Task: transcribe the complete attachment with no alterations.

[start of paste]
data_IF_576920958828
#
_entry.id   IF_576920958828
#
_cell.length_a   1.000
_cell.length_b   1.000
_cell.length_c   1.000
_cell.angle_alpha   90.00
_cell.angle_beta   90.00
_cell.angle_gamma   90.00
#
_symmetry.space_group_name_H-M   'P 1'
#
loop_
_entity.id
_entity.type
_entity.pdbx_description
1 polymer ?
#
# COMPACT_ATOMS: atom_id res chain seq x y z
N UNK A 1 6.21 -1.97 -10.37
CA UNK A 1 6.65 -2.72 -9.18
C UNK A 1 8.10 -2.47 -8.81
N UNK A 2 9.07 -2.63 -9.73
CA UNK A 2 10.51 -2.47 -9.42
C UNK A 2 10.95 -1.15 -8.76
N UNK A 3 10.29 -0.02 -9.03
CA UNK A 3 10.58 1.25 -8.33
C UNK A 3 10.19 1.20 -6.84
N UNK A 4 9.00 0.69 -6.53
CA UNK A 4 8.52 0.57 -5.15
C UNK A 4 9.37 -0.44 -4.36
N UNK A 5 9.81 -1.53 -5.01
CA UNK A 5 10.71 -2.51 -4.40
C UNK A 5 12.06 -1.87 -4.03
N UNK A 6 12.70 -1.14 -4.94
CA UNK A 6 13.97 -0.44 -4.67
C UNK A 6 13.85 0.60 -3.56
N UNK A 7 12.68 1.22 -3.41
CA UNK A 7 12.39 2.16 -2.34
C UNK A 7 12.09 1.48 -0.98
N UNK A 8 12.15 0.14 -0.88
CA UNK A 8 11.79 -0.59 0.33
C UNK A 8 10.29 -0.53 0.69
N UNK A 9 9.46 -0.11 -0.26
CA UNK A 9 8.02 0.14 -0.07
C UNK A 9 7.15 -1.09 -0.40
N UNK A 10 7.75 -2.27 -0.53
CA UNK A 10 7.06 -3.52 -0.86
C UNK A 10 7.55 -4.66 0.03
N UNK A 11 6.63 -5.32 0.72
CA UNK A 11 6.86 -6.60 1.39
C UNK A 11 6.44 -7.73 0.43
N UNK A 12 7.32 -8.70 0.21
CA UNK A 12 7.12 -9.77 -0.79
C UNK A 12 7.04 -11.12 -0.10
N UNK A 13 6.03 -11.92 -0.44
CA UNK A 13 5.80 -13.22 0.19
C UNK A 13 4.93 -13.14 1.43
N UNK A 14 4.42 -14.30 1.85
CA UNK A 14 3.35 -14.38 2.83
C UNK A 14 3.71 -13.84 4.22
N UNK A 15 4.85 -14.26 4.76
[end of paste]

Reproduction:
data_IF_576920958828
#
_entry.id   IF_576920958828
#
_cell.length_a   1.000
_cell.length_b   1.000
_cell.length_c   1.000
_cell.angle_alpha   90.00
_cell.angle_beta   90.00
_cell.angle_gamma   90.00
#
_symmetry.space_group_name_H-M   'P 1'
#
loop_
_entity.id
_entity.type
_entity.pdbx_description
1 polymer ?
#
# COMPACT_ATOMS: atom_id res chain seq x y z
N UNK A 1 6.21 -1.97 -10.37
CA UNK A 1 6.65 -2.72 -9.18
C UNK A 1 8.10 -2.47 -8.81
N UNK A 2 9.07 -2.63 -9.73
CA UNK A 2 10.51 -2.47 -9.42
C UNK A 2 10.95 -1.15 -8.76
N UNK A 3 10.29 -0.02 -9.03
CA UNK A 3 10.58 1.25 -8.33
C UNK A 3 10.19 1.20 -6.84
N UNK A 4 9.00 0.69 -6.53
CA UNK A 4 8.52 0.57 -5.15
C UNK A 4 9.37 -0.44 -4.36
N UNK A 5 9.81 -1.53 -5.01
CA UNK A 5 10.71 -2.51 -4.40
C UNK A 5 12.06 -1.87 -4.03
N UNK A 6 12.70 -1.14 -4.94
CA UNK A 6 13.97 -0.44 -4.67
C UNK A 6 13.85 0.60 -3.56
N UNK A 7 12.68 1.22 -3.41
CA UNK A 7 12.39 2.16 -2.34
C UNK A 7 12.09 1.48 -0.98
N UNK A 8 12.15 0.14 -0.88
CA UNK A 8 11.79 -0.59 0.33
C UNK A 8 10.29 -0.53 0.69
N UNK A 9 9.46 -0.11 -0.26
CA UNK A 9 8.02 0.14 -0.07
C UNK A 9 7.15 -1.09 -0.40
N UNK A 10 7.75 -2.27 -0.53
CA UNK A 10 7.06 -3.52 -0.86
C UNK A 10 7.55 -4.66 0.03
N UNK A 11 6.63 -5.32 0.72
CA UNK A 11 6.86 -6.60 1.39
C UNK A 11 6.44 -7.73 0.43
N UNK A 12 7.32 -8.70 0.21
CA UNK A 12 7.12 -9.77 -0.79
C UNK A 12 7.04 -11.12 -0.10
N UNK A 13 6.03 -11.92 -0.44
CA UNK A 13 5.80 -13.22 0.19
C UNK A 13 4.93 -13.14 1.43
N UNK A 14 4.42 -14.30 1.85
CA UNK A 14 3.35 -14.38 2.83
C UNK A 14 3.71 -13.84 4.22
N UNK A 15 4.85 -14.26 4.76